Choate plans to adjust Spring Training strategy

Choate plans to adjust Spring Training strategy

JUPITER, Fla. -- Randy Choate plans to handle Spring Training differently in his second year with the Cardinals than he did the first, which turned out to be a tumultuous few weeks of trying to get sufficient work in Grapefruit League games. This year, Choate said, he would like to forgo some of those in-game appearances for ones on the backfield.

Choate, the elder statesman of Cardinals camp at the age of 38, has gone through Spring Training enough to have a good gauge on what he needs to do in order to be ready for Opening Day. It was around the time he carved out a niche as a left-on-left specialist that Choate found the spring routine that he feels works best for him.

With both Tampa Bay (2009-10) and Miami ('11-12), Choate cut down his appearances in actual exhibition games and replaced that work by facing his team's own hitters in a controlled setting. The field that Choate threw on, he found, was irrelevant in the process of building up his arm. He'd like to follow this method again.

"I don't think I was as open communication-wise as I will be with [manager] Mike [Matheny] about liking to throw on the backfields more, rather than throw in big league games," Choate said. "I'm just worried about getting pitches in. I understand when the season comes, that's going to be solely left-on-left. I'd rather do that a little more [one-inning work this spring] this year than the one-batter appearance.

"When it comes down to the last week and you start getting into your role, then I understand that. But early in camp or in the middle of March, I'd rather do both. If you don't have an inning for me in big league camp, that's fine. I'll go back there [in the backfields]. It doesn't hurt my ego. I'd rather do that."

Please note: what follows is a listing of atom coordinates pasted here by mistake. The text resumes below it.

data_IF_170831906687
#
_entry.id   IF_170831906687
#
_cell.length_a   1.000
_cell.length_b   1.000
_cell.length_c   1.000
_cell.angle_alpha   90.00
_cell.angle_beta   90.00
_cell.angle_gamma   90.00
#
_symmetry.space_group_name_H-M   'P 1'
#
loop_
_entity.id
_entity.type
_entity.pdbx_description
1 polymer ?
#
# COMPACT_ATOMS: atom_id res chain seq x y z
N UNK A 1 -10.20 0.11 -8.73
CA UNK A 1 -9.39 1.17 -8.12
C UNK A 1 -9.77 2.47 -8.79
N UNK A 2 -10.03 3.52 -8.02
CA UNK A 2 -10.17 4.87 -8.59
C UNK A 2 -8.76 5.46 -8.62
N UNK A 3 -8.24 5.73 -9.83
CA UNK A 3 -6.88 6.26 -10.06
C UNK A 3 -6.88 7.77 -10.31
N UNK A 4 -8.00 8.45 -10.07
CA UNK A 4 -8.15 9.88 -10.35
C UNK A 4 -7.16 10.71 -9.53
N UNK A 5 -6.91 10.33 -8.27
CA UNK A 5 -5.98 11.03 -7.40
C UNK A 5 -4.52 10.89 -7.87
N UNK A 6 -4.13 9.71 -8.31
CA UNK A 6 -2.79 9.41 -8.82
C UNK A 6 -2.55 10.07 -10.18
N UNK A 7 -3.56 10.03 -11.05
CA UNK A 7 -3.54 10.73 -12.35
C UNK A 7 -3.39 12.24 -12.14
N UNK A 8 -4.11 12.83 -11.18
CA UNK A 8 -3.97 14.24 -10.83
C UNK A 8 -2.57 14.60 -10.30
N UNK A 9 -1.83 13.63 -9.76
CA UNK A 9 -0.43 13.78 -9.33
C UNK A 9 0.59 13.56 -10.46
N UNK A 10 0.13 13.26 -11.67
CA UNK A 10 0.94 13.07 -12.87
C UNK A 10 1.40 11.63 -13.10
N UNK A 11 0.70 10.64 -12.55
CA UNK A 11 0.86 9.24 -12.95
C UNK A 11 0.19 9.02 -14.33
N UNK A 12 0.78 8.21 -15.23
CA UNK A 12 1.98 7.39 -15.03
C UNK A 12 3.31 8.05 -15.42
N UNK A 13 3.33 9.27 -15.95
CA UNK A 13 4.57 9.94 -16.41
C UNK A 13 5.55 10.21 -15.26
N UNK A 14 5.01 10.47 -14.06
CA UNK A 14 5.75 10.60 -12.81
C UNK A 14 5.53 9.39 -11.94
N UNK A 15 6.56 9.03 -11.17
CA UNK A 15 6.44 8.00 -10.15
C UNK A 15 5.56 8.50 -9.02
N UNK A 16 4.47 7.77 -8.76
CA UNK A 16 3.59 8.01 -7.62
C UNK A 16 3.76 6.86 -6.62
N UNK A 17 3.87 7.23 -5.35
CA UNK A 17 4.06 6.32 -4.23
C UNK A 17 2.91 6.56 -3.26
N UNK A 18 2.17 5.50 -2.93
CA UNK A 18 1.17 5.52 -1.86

In Matheny's attempts to get Choate matchups against lefties last spring, the reliever did not get as much work as he had hoped. And in the appearances he made, the results were discouraging. After logging three innings in three February exhibition games, Choate retired a batter in just three of the nine appearances he made in March.

In most of those, he entered just to face a left-handed hitter or two, as Matheny tried to use him as he would during the regular season. The problem with that maneuvering, though, was that Choate threw only a few pitches each time he took the mound.

Matheny said he agrees that things need to be structured a bit differently for Choate this spring. While he'd still like Choate to make abbreviated appearances against left-handed hitters in Grapefruit League games, the club will help Choate fill in any missing work by scheduling additional side work for the veteran reliever.

"Last year, I don't feel Randy left spring in a good spot, and a lot of that was how we tried to get him work done like everyone else," Matheny said. "It could turn into him getting work there [in games] and then jumping back [to the practice fields] and then trying to find as many left-handers as we can throw in there so he can get his pitch count up."

Jenifer Langosch is a reporter for MLB.com. Read her blog, By Gosh, It's Langosch, and follow her on Twitter @LangoschMLB. This story was not subject to the approval of Major League Baseball or its clubs.